Two Important Petitions for Our Planet


Hi Friends. Please consider adding your name to two important petitions that are now gaining public attention, calling for care for Earth on national and international levels.

  • www.ourvoices.net is an international effort, calling for people of faith to pray for and around the UN Climate Summit in Paris in 2015.
  • And www.faithclimatepetition.org/ is a petition FCNL helped draft with the WISC EEWG, asking U.S. political leaders to address climate change issues.

Please take a look at these two opportunities add your voice as you feel so led!

Quakers Move Their Money to Protect the Planet



June 23, 2014

Quakers Move Their Money to Protect the Planet

Philadelphia, PA.: The Eco-Justice Working Group of Philadelphia Yearly Meeting announced today that more than $2 million of assets have been divested from fossil fuels and reinvested in a new Quaker Green Fund offered by Friends Fiduciary Corporation. By doing so, Philadelphia area Friends join a growing number of religious communities, colleges, towns and states across the country, which are bringing pressure to bear on government and industry to act now to slow climate change. Meetings that have already shifted funds include Central Philadelphia, Lansdowne, Westtown, Lehigh Valley, Old Haverford, and Newtown Monthly Meetings. The question of investing with integrity is actively underway at many others. These Quaker Meetings are urging Philadelphia Yearly Meeting, the largest body of Friends in the United States, to divest as well.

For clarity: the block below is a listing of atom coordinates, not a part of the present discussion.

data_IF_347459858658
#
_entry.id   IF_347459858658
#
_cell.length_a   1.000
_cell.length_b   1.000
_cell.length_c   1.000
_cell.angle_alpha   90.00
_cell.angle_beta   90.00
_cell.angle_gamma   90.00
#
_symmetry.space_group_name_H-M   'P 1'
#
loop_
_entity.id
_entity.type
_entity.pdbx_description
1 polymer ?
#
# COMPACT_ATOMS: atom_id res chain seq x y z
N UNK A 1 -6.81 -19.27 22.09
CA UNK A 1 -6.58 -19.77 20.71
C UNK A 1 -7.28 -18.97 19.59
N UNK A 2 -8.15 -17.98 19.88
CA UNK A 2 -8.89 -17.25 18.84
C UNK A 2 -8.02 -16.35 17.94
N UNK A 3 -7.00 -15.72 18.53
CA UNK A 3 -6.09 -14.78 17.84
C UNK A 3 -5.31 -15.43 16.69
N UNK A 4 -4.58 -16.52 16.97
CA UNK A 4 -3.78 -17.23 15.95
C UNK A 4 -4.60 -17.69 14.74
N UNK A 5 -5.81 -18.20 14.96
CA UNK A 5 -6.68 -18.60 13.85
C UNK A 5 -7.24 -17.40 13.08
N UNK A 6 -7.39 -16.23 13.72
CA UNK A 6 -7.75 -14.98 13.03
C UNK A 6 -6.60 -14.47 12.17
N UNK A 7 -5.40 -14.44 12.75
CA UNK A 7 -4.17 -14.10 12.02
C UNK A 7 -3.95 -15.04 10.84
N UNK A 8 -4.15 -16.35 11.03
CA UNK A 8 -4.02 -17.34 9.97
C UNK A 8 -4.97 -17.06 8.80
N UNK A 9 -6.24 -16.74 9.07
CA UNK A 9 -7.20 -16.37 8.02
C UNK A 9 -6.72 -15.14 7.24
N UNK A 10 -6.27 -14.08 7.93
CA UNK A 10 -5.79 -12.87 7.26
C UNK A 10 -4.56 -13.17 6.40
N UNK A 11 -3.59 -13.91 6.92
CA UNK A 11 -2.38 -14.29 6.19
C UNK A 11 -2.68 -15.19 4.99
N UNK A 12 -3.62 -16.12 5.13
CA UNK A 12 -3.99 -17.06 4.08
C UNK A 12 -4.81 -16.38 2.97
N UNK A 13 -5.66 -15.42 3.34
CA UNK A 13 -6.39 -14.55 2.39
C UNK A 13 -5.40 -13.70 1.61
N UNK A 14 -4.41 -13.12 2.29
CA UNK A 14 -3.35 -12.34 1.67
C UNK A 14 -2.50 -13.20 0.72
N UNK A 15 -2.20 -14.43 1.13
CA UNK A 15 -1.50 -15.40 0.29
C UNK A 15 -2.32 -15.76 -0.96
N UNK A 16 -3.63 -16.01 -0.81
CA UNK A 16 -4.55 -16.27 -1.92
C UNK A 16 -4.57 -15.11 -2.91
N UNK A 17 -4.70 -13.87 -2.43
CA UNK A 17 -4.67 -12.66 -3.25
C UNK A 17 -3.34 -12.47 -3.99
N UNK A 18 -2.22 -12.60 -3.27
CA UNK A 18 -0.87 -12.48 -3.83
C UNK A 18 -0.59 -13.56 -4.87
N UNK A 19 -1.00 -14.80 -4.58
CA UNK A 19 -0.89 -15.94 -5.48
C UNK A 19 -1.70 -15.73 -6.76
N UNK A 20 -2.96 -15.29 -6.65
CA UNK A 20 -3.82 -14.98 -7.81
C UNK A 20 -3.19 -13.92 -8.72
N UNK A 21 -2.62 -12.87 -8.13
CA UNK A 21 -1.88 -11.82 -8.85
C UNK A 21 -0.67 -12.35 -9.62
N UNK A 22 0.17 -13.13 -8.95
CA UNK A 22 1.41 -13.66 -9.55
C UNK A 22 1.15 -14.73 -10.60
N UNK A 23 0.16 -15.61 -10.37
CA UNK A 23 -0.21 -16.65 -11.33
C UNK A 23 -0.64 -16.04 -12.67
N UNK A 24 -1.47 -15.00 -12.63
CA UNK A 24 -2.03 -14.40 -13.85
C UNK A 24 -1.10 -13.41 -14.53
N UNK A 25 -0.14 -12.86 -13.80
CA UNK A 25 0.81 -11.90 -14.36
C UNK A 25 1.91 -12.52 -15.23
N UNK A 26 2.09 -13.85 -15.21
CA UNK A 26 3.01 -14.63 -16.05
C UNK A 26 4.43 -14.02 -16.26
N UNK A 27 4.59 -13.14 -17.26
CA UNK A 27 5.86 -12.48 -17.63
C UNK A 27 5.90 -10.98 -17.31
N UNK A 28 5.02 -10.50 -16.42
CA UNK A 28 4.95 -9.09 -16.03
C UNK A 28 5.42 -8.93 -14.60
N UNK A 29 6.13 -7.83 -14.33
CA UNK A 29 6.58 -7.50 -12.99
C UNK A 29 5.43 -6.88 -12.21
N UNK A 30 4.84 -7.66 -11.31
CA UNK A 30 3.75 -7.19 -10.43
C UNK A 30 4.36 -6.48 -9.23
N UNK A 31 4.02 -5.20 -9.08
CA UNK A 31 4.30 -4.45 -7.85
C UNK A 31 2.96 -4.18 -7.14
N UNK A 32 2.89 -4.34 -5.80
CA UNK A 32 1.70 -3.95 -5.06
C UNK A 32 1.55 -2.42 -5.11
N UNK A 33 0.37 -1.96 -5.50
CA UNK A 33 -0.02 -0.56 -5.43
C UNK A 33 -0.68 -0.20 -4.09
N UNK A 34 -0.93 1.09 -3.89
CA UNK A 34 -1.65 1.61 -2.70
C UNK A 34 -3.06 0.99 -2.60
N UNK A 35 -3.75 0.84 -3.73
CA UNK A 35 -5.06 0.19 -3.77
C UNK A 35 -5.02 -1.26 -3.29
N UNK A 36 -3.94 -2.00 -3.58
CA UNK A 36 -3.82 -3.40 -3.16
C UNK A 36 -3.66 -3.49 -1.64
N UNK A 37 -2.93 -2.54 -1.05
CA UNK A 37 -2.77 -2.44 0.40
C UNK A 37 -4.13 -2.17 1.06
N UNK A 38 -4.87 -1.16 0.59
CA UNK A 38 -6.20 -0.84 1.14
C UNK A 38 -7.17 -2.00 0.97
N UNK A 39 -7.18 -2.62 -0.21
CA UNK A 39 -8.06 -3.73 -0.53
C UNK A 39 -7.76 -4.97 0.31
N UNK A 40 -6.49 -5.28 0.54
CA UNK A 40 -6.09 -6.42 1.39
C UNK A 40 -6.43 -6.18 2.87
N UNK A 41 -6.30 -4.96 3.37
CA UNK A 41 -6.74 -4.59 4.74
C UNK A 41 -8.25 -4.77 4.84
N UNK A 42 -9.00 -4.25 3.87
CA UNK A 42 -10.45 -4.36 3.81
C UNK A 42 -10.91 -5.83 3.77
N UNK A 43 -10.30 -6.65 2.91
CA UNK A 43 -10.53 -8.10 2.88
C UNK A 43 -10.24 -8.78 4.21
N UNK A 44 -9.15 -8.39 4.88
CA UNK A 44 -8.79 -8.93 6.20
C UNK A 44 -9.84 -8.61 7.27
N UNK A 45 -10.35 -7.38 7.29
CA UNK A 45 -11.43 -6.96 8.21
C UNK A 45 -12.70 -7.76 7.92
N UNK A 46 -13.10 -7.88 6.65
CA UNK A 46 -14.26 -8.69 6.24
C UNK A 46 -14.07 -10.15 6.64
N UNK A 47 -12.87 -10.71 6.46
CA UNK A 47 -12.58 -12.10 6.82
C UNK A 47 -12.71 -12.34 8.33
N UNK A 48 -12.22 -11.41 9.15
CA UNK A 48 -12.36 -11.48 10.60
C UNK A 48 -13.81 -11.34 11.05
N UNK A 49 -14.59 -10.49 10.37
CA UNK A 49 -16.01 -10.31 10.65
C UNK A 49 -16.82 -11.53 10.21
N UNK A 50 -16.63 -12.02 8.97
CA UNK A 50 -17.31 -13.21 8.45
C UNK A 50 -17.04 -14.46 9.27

“We understand that addressing the climate crisis is a moral imperative,” said Bruce Harrison of Westtown Monthly Meeting. “The divestment movement draws attention to the seriousness of climate disruption and the need to combat the powerful coal, oil, and gas companies, which persist in resisting efforts to curb polluting carbon and methane emissions,” he continued. The movement is based on recent climate and financial analyses by the Carbon Tracker Initiative which makes it clear that 80% of the world’s fossil fuel reserves must not be burned if we are to maintain a hospitable climate.

“By divesting and reinvesting, we communicate the urgency of our concern for protecting a stable climate future for the commonwealth of life. We want to invite meaningful conversation about the transition to clean energy,” said Paula Kline, member of the Eco-Justice Working Group. The decision is consistent with Friends’ values. Friends have a long history of concern for ethical investing and exclude other industries such as tobacco, gambling and arms manufacture because of the harm they do. Quakers understand that money is always an instrument of moral choice. Such difficult times for the future of the Earth, and more particularly its poorest citizens, merit dramatic, but responsible, actions like this.